As the bitter war between Russia and Ukraine drags on, one Russian state TV host tried to comfort viewers about the possibility of a nuclear outcome, declaring, “We will go to heaven.”
The comment from RT host Vladimir Solovyov came during a panel discussion Wednesday evening with RT editor-in-chief Margarita Simonyan, who said nuclear war would be OK because everyone is “going to die someday.”
“Personally, I think that the most realistic way is the way of World War III, based on knowing us and our leader, Vladimir Vladimirovich Putin,” she said, according to The Daily Beast. “Knowing how everything works around here, it’s impossible — there is no chance — that we will give up.”
“Everything will end with a nuclear strike is more probable than the other outcome,” she continued. “This is to my horror, on one hand, but on the other hand, with the understanding that it is what it is.”
It was at that point Solovyov chimed in, “But we will go to heaven, while they will simply croak.”
“We’re all going to die someday,” Simonyan agreed.
The back-and-forth between Solovyov and Simonyan came just one day after Russian Foreign Minister Sergei Lavrov was asked on state television if the ongoing war between Russia and Ukraine is comparable to the Cuban Missile Crisis. He said the seriousness of the conflict between the two countries “should not be underestimated.”
“Under no circumstances should a third world war be allowed to happen,” he said. “There can be no winners in a nuclear war. NATO, in essence, is engaged in a war with Russia through a proxy and is arming that proxy. War means war.”
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Lavrov was referring to the fact that NATO has helped to arm the Ukrainian military.
Just days after Russia invaded Ukraine in late February, Putin placed his nuclear forces on high alert, citing “aggressive statements” by NATO and the financial sanctions placed on Russia by the United States.
The Russian leader on Wednesday threatened other countries involved in the violent conflict.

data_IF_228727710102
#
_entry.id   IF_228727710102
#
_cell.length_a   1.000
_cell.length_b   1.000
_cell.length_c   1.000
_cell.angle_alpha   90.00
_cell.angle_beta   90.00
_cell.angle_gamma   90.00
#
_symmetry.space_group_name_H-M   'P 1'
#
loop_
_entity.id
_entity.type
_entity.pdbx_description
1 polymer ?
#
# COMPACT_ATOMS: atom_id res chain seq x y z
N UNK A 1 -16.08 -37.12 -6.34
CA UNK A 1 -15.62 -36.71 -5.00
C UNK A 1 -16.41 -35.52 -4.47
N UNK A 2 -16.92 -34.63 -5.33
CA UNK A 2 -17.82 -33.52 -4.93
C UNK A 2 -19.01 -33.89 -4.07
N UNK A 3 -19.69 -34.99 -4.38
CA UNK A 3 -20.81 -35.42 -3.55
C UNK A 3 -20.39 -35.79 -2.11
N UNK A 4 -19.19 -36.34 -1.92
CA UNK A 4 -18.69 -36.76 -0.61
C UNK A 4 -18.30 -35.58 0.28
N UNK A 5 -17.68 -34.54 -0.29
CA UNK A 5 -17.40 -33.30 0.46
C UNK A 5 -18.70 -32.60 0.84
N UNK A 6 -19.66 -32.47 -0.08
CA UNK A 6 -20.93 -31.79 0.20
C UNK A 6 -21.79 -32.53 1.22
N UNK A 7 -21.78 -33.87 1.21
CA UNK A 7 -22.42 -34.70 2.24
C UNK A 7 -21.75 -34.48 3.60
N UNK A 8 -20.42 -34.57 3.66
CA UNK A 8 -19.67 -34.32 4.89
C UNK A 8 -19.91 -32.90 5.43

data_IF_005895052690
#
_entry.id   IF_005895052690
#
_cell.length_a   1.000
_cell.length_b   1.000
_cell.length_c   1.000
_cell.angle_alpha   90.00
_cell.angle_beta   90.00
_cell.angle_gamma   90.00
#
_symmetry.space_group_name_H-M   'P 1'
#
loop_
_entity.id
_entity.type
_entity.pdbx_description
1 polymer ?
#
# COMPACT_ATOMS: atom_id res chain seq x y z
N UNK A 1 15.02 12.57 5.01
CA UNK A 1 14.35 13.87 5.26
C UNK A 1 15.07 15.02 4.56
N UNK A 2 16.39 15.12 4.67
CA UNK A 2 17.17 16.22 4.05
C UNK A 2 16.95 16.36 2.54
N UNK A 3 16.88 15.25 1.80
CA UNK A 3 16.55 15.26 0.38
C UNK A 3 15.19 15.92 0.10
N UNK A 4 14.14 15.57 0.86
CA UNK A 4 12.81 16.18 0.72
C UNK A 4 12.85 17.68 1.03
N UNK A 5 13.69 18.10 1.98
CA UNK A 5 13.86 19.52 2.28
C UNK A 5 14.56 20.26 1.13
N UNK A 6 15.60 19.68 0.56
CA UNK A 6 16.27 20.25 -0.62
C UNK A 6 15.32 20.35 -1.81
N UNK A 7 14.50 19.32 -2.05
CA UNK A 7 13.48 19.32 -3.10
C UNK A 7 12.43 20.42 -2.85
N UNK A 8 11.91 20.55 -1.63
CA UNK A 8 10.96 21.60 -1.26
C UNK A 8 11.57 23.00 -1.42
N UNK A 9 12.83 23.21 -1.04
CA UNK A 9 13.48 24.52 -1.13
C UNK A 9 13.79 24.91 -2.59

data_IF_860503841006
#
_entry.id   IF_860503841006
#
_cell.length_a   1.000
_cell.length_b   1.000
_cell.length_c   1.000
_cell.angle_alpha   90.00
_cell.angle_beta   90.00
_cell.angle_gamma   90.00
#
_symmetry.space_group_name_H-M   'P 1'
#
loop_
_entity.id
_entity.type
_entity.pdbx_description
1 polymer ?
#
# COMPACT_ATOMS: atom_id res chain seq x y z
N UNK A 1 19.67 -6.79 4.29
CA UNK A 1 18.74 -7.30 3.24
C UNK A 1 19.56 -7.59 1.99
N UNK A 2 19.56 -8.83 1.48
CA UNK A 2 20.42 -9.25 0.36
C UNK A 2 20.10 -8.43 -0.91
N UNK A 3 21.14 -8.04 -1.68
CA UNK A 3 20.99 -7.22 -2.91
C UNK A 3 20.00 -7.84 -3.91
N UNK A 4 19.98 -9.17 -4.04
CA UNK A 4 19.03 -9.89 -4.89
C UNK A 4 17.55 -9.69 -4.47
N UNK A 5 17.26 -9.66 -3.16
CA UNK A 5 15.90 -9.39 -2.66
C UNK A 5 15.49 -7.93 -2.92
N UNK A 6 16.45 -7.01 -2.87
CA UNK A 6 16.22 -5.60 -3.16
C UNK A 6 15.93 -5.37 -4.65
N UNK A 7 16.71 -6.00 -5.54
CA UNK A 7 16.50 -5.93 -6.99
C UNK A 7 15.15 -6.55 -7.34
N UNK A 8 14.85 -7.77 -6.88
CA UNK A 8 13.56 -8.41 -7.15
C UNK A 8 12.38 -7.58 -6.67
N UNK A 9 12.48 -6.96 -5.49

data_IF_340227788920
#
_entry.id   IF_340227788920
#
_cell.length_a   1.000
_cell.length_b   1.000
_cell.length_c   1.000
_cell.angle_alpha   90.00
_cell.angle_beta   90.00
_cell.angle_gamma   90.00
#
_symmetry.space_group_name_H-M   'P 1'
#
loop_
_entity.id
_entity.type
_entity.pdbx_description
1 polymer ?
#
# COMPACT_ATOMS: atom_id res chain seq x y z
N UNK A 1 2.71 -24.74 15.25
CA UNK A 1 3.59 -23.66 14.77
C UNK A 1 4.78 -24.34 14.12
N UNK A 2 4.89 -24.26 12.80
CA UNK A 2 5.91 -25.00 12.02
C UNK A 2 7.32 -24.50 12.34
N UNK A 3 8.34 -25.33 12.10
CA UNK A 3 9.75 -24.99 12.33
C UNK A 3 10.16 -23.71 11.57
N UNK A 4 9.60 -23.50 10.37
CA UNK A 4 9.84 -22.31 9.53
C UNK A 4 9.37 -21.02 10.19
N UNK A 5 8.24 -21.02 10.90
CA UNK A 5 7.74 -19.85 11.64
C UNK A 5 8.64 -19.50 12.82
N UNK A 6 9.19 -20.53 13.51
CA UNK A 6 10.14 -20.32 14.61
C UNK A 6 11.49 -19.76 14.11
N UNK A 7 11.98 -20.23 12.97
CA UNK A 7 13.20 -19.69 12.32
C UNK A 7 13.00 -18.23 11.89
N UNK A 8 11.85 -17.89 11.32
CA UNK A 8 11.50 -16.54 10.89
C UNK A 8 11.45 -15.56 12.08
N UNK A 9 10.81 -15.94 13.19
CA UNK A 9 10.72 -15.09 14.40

“If someone intends to interfere in what is going on from the outside, they must know that constitutes an unacceptable strategic threat to Russia,” Putin told journalists in St. Petersburg. “We have all the weapons we need for this. No one else can brag about these weapons, and we won’t brag about them. But we will use them.”
Certainly, the infusion of theology into this situation is fascinating.
As CBN’s Faithwire has reported, there are many theologically astute scholars who see Russia as central to the end times. At the center of this theory is Ezekiel 28, which focuses on Gog and Magog.
GotQuestions.org, a site devoted to answering theological hot topics, explains it this way:
Gog is a person. Whoever Gog is, he is from the land of Magog and is the leader of Tubal and Meshek (some translations add ‘Rosh’ to the list) and a confederacy of other nations: Persia, Cush, Put, Gomer, and Beth Togarmah (Ezekiel 38:5–6). And, whoever he is, he will have plans to ‘attack a peaceful and unsuspecting people,’ viz., Israel (verses 11, 14, and 18). But, regardless of Gog’s plans, the Lord God is against him and will defeat him soundly (Ezekiel 38:4, 19–23; 39:3–5).
The Bible goes on to note Gog comes from the “far north,” which, on a map, leads to the general area where Russia and the former Soviet territories are located. Russia is also a strong ally of Syria, which neighbors Israel, a country the latter does not recognize as legitimate
Perhaps most interesting, though, is the nation of “Persia,” which is modern-day Iran and is listed as an ally to Magog. Iran and Israel have a very hostile relationship, as the leader of the former nation wants the Jewish State wiped off the earth.
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